There's no doubt that the online retail market is booming, with worldwide e-commerce sales predicted to reach $4.5 trillion by 2021. However, this success often attracts unwanted attention, and cyber-criminals have an ever-more sophisticated arsenal of methods to exploit gaps in online store security.
But what are the biggest threats to the security of your e-commerce site in 2019?
Distributed Denial of Service (DDoS) Attacks
A DDoS attack involves your website’s servers being flooded with requests from potentially thousands of untraceable IP addresses. Often driven by the manipulation of IoT devices, today's more sophisticated attacks can cause your entire site to go offline, leaving it wide open to more vicious attacks like a malware infection.
The frequency of these kinds of attacks is on the rise, particularly during peak sales periods. On Cyber Monday last year, for example, e-commerce sites experienced a 109% increase in DDoS attacks compared to the rest of November.
This threat can cost your business thousands in lost revenue and mitigation (<£35,000 per attack, in some cases). However, the costliest damage done by DDoS attacks is often reputational – losing your customers' trust and confidence. That is, according to 78% of security professionals in a recent survey by Corero Network Security.
With 69% of security professionals reporting they experience, on average, one DDoS attack a day, it’s clear that e-commerce sites should take every precaution to
Credit Card Fraud
The old classic, credit card fraud, remains the most common security threat facing e-commerce sites, thanks, in part, to the fact it's so difficult to trace. Detecting that a fraudulent transaction has taken place is a crucial first step, but it isn't easy, especially if your site processes hundreds of transactions a day. Here are a few tell-tale signs to help you spot an instance of credit card fraud:
- An order that’s set to ship to an address other than the billing address
- An order of a much higher value than you're used to receiving
- A successful order preceded by multiple unsuccessful orders
- A customer’s IP address is not in the same location as the billing information on the order
It’s important to try and verify these kinds of
Malware is any piece of software that’s been designed by cyber-criminals with the intention of gaining access, or causing damage, to a computer network. Inserted into web pages through techniques like SQL injection, malware files can allow hackers to:
- Fake (spoof) their identity
- Take control of your computers and networks
- Tamper with your databases
- Send malicious emails on your behalf
- Gain complete access to all the data on your system
Because malware strategies are constantly evolving, so too must your anti-virus protocols. To protect your site against malware, consider installing a firewall to monitor activity and store as little sensitive information on your site as possible.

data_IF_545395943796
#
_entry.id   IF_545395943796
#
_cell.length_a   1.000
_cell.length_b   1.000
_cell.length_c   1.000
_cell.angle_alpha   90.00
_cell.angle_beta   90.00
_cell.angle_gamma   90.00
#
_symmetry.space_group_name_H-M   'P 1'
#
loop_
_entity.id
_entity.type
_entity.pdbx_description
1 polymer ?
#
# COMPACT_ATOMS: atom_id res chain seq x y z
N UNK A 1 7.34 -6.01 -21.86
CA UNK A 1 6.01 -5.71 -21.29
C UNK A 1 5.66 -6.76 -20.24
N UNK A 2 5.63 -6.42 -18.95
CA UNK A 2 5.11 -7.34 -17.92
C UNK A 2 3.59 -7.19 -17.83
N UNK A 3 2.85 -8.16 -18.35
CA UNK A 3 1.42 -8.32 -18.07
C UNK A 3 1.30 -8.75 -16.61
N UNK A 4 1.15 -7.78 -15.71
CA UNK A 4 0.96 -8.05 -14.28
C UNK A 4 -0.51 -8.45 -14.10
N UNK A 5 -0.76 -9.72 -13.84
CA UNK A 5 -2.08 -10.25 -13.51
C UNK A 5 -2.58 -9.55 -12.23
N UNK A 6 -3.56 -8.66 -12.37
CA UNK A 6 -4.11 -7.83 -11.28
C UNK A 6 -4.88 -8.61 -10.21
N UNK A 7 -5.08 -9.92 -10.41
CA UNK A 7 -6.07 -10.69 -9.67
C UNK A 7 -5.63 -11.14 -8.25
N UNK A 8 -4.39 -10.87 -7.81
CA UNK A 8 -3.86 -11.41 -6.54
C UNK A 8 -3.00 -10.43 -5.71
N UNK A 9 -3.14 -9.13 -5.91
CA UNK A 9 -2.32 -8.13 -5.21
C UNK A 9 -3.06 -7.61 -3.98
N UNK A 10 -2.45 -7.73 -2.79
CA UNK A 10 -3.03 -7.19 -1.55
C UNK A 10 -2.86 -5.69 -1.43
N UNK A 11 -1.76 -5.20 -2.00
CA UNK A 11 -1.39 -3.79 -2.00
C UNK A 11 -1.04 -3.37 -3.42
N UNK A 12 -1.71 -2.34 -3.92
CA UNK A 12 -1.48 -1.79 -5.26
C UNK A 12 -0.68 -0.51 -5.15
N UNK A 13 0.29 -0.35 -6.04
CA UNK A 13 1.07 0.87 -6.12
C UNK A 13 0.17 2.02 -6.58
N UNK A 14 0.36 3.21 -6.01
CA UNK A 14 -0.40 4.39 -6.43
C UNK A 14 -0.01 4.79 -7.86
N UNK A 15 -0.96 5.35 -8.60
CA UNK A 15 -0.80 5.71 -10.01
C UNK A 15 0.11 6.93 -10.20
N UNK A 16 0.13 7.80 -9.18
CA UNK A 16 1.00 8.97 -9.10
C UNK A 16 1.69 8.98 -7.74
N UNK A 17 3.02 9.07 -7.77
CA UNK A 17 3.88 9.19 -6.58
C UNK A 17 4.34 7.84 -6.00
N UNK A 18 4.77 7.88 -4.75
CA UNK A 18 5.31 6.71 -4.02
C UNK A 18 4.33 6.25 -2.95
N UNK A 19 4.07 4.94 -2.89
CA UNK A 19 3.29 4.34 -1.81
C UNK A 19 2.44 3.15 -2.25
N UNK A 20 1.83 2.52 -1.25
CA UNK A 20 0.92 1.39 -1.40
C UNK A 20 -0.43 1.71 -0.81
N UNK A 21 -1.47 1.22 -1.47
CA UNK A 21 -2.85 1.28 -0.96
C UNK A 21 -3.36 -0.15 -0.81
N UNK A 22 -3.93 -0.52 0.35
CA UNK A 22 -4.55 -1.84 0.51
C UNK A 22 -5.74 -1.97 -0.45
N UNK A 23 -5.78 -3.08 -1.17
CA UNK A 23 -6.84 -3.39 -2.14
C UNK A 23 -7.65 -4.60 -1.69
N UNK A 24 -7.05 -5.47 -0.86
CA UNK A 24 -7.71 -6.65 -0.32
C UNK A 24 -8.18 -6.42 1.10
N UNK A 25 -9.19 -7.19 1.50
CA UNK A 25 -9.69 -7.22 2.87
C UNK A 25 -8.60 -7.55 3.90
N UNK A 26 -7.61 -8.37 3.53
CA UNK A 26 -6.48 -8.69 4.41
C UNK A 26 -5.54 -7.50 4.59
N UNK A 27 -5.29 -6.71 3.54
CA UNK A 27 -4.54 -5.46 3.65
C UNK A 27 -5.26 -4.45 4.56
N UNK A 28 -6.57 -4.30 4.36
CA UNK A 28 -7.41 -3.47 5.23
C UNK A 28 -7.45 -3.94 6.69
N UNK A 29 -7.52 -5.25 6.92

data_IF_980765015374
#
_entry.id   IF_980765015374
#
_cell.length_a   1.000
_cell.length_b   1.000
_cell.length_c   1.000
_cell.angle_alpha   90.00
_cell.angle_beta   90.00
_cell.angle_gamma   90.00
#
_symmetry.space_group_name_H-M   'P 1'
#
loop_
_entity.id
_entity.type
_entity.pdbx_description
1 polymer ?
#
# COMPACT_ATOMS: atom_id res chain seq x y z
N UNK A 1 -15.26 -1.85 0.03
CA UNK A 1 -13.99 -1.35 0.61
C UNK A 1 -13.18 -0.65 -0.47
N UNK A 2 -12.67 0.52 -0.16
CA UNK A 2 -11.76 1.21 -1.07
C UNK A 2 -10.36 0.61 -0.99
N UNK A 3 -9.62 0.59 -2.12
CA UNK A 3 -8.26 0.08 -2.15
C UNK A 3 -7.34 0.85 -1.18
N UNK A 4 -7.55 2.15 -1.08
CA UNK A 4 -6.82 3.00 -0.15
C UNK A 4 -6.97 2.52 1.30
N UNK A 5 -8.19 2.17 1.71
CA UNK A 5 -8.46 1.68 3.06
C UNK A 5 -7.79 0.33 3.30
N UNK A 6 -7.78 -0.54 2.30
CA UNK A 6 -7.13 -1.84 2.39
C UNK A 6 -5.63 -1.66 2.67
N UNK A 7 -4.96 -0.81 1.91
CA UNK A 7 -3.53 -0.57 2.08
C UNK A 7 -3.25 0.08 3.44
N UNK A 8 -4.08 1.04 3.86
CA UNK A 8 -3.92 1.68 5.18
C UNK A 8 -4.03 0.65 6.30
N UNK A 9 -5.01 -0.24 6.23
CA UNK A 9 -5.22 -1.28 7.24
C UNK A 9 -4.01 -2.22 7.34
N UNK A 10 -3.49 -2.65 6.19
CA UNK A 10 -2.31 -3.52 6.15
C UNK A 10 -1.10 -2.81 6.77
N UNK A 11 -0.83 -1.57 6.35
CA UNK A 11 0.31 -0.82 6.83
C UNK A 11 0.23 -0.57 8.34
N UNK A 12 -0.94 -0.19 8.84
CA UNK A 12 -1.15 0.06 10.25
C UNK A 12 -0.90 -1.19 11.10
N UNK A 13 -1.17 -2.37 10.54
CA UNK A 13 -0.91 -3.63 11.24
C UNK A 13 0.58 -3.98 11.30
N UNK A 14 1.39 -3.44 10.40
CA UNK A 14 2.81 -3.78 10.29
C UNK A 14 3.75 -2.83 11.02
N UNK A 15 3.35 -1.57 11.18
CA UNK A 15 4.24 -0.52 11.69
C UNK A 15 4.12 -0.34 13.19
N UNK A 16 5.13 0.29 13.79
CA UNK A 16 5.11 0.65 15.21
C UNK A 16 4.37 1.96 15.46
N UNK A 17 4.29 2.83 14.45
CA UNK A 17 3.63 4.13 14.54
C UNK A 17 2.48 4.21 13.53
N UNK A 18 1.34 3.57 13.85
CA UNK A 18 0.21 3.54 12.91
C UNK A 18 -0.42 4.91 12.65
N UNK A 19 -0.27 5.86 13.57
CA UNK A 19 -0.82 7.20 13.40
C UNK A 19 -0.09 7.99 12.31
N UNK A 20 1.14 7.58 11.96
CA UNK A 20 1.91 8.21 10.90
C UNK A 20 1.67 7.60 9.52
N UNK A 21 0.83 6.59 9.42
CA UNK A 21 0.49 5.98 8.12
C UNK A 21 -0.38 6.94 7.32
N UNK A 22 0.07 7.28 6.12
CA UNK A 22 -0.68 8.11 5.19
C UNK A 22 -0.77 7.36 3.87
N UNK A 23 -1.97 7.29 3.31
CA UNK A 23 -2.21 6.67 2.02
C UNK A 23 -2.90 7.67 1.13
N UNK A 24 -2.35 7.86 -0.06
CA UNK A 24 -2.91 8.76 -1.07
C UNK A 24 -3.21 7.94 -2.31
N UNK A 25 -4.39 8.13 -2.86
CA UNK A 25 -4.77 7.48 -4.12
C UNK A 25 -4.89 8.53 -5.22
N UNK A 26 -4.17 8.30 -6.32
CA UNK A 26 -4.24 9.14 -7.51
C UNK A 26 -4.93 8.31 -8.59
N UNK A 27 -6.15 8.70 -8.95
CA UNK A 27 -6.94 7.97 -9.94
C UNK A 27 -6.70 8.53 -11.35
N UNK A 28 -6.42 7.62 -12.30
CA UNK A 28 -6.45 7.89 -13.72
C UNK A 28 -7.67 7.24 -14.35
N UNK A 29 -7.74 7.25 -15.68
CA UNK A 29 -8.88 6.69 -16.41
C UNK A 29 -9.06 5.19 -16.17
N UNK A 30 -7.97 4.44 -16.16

On the internet, there are good bots and bad bots. Bots are essentially automated programs designed to perform a specific task on the web. Good bots are
But bad bots are out to cause your business harm, and they accounted for over a fifth of all e-commerce traffic in 2018. Bad bots can attack e-stores in several ways, including:
Credit card fraud
Bots can be programmed to test stolen credit card numbers and figure out CVVs, repeatedly, until they’re successful. Once the hacker has this information, they’ll be able to buy whatever they like in someone else’s name.
The theft and selling on of login details is a major industry in the darker corners of the web. Once a hacker has these credentials, they can send out bots to try username and password combinations on many different retail sites until they’re successful. Once in, the hacker has free-rein to place orders, steal card details, and more.
Price scraping bots can be sent by competitors to monitor your pricing, pricing strategy, inventory levels, marketing plans, and more, allowing them to undercut your prices or outrank you in search engine results.
How to Tackle Bad Bots
Thankfully, there are a few things you can do to reduce bad bot activity. Firstly, your site should feature CAPTCHAs. Completely Automated Turing test to tell Computer and Humans Apart (CAPTCHAs) can stop bots from registering fake accounts and gaining access to other users' sensitive data. They can be slightly annoying for your returning customers, but CAPTCHAs are well worth implementing as a first step towards battling bad bots.
You should also block all traffic from data centres that are infamous for high levels of bad bot activity. Remember: genuine users don't access your e-store via data centres, so blocking them from your site can be a quick win.
The first step to thwarting hackers is understanding their most common modes of operation. Once you know what you're up against you can take the necessary steps to protect against their attacks and mitigate any damage done.
Do the right thing – for your business and your customers: take precautions to ensure your e-commerce site is well defended against cyber-criminals.